Acer is preparing to launch a Pine Trail update to last years Aspire One D250 dual-booting netbook. The AAO D260 will also dual-boot Android with Windows. Little other details are known right now, although Acer’s mobile product manager, Martino Mombrini, apparently revealed that the chassis will be getting a redesign.
Mombrini also confirmed that Acer will be launching a Google Chrome OS netbook during Q3 and that they are working closely “with the guys at Google”. We’ll keep you posted on any further details.
Via Electric Pig.
March 12, 2010 at 1:56 pm
Google ‘s Chrome operating system is not expected to launch until the second half later this year. Many question marks over OS remain, however what we do know is that Chrome OS will be heavily cloud based and Google is likely to dictate hardware requirements for devices running it.
Whilst the requirements are under wraps for now, it is believed to include relatively high performance graphics, SSDs and accelerometers. This has led Bob O’Donnell, VP of clients and displays at International Data Corp, to say that Chrome OS smartbooks will be even more expensive than Microsoft Windows-based netbooks. “PC OEMs say the hardware requirements—still under NDA–will make the systems actually more expensive than a Windows device, yet they don’t have anywhere near the applications support,” O’Donnell said. Read more
February 19, 2010 at 10:55 pm
Google’s Chrome OS is still months away from an official release, however, there is already a large group of underground developers trying to keep things fresh. The latest release from Hexxeh called Flow is interesting as, amongst other things, it includes Nvidia GPU support i.e. full ION hardware acceleration.
This means 720p and 1080p YouTube HD video content should be no problem for those on ION-powered netbooks using this latest build. Other features include user-customisable menus, automatic updates, battery life improvements, webcam support and various other bug fixes. You can download the release from here.
February 12, 2010 at 3:24 pm
Samsung intends to launch a netbook (or smartbook) using the new Chrome operating system. Phil Newton, head of Samsung IT Australia, said that the Chrome OS netbook will sport a 10.1-inch display and be similar in form-factor to the new Pine Trail Samsung N210 netbook.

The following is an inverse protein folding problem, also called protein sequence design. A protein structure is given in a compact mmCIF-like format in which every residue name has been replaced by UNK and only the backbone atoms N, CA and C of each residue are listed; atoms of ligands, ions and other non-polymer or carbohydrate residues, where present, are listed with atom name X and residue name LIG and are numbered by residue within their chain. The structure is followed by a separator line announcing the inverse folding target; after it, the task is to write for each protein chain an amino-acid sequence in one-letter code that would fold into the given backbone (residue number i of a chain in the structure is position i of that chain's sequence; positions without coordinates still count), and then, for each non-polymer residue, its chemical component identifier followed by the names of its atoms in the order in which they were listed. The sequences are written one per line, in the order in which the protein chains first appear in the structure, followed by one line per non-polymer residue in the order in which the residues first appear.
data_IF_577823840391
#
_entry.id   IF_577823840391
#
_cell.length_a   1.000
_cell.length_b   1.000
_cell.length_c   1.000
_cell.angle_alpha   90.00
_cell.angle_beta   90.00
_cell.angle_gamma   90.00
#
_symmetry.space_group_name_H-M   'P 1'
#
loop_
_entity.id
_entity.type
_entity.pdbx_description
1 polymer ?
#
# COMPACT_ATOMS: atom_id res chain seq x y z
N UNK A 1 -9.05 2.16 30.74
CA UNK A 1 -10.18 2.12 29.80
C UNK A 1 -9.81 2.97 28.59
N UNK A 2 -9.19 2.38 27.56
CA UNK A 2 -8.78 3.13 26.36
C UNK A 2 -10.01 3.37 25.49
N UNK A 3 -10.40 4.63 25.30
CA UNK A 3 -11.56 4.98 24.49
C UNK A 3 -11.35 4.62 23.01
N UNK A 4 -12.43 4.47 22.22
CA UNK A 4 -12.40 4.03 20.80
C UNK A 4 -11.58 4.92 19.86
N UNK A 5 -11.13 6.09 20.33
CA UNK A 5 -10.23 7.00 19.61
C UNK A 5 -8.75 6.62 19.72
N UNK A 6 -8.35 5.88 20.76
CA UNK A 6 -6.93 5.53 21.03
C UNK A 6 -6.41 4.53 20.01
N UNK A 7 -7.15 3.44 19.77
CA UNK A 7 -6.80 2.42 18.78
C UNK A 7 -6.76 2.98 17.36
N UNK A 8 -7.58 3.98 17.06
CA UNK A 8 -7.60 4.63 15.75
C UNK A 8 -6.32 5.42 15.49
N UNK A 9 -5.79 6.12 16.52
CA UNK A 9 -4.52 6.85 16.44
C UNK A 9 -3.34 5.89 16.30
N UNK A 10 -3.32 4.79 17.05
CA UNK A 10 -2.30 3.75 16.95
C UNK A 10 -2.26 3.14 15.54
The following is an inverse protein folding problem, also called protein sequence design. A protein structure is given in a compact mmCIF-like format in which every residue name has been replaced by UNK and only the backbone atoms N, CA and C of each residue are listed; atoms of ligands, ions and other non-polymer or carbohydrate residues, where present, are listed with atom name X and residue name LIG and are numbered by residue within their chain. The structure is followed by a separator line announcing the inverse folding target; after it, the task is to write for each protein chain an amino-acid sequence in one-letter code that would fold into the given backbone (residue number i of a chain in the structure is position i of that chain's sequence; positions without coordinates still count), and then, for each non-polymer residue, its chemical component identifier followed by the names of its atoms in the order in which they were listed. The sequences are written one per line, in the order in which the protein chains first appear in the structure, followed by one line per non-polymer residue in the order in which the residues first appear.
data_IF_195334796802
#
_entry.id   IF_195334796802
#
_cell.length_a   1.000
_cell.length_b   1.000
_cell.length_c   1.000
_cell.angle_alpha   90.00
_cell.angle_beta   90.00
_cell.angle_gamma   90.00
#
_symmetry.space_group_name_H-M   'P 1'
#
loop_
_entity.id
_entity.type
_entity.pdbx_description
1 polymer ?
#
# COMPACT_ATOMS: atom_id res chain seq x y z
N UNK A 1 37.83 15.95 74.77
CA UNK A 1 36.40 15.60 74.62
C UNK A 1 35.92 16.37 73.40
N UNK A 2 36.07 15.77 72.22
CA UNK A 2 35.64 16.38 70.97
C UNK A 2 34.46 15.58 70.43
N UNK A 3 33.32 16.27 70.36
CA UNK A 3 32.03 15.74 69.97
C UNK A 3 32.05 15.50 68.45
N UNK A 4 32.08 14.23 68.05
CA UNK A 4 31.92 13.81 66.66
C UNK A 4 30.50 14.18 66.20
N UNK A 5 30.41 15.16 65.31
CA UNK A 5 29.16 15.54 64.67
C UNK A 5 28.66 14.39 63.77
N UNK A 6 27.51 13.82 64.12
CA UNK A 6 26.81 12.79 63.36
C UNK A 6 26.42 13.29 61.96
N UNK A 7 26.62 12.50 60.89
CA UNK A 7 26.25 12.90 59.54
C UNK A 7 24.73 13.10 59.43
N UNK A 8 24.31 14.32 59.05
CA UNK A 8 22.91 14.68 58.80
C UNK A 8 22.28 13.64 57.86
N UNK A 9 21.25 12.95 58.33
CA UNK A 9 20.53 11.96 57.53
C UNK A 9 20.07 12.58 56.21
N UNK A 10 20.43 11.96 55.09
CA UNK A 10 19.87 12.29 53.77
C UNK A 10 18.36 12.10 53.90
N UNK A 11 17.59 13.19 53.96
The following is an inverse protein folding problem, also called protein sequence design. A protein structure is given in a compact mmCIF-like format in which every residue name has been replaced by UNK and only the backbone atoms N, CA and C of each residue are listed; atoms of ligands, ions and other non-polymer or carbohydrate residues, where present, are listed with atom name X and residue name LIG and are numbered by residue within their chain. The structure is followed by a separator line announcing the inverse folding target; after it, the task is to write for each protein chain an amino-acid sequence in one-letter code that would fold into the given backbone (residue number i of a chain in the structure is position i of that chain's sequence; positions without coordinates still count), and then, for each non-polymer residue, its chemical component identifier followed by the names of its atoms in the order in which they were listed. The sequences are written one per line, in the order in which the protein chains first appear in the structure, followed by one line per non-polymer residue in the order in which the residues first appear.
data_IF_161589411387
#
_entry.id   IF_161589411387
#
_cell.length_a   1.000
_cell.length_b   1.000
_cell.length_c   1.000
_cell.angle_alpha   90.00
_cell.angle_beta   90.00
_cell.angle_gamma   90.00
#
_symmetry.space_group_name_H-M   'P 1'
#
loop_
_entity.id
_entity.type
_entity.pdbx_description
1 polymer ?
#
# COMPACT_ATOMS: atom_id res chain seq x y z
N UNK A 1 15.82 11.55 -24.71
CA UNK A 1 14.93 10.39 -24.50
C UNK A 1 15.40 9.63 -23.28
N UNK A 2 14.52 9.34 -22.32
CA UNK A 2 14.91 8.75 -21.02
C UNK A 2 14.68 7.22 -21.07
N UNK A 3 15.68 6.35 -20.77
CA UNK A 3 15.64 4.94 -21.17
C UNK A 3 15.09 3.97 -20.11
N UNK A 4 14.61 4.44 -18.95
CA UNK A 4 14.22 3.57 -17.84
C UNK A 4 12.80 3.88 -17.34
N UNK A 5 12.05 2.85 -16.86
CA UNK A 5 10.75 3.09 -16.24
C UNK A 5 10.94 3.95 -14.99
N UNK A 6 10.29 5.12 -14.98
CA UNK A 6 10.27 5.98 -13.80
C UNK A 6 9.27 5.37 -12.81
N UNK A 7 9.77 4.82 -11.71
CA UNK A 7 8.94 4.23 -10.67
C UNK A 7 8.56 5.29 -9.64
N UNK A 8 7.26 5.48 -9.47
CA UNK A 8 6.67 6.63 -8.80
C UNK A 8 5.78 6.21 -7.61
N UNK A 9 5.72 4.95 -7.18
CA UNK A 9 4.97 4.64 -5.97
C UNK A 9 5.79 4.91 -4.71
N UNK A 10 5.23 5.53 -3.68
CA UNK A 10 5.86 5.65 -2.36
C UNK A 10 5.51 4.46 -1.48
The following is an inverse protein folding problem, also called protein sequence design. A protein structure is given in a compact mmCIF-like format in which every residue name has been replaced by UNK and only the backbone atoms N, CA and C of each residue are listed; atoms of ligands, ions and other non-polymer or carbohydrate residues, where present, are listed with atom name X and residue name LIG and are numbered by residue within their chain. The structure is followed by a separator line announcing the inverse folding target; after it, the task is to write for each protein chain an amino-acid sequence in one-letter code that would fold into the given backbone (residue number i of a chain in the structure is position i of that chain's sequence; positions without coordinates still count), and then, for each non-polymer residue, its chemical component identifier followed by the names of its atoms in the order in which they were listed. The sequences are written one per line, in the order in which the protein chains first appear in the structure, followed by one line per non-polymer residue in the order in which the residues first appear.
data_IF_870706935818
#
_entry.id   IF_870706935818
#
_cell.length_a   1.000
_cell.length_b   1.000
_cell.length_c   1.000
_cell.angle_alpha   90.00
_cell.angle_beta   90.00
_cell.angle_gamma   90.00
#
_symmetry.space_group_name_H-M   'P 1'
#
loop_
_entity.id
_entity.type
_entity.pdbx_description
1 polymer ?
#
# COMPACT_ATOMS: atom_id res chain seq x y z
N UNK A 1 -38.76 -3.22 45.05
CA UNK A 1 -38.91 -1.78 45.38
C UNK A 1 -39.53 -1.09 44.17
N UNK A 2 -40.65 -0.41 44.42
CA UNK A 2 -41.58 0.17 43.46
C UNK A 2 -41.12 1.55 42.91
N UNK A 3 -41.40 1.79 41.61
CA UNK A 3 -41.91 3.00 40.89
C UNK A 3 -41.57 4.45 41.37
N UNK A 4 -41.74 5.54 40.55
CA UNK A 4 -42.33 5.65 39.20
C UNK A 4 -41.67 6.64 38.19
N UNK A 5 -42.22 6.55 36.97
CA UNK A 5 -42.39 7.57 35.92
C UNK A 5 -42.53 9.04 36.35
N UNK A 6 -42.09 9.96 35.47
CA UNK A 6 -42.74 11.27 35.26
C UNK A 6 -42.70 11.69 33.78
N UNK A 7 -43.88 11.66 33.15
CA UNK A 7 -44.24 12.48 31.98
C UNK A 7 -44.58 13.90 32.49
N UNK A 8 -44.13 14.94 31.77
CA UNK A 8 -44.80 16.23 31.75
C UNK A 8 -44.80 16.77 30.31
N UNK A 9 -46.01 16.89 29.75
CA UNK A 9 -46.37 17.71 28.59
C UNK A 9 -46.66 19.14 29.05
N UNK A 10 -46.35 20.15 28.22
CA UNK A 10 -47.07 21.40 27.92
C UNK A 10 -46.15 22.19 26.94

“We will be expanding our range shortly and we will have a Chrome-based notebook,” said Newton. It is rumoured to be powered by the new 1.5GHz Qualcomm Snapdragon chipset. What is known is that it will come with 2GB of RAM, a 64GB SDD, embedded 3G and a 12-hour battery life according to Newton. Don’t expect to see this until the second half of the year.
February 2, 2010 at 2:50 pm
Google may be setting itself on a collision course with Apple’s iPad if new pictures and video of a tablet concept is anything to go by. The company has remained quiet on whether there will be full multi-touch support in Chrome OS, although I’d be very surprised if there wasn’t. Recently TechRadar attended a talk where Google’s Senior Product Manager of Search indicated that touch may indeed be on the horizon.
The tablet concept images have shown up on the Chromium development site, where Google is sharing some of its mock-ups. Whilst this is purely a prototype it shows the direction Google is taking and likely means that it is considering all form-factors (netbooks, smartbooks, MIDs as well as tablets). Check out the concept video for yourself after the break. Read more
January 25, 2010 at 8:02 am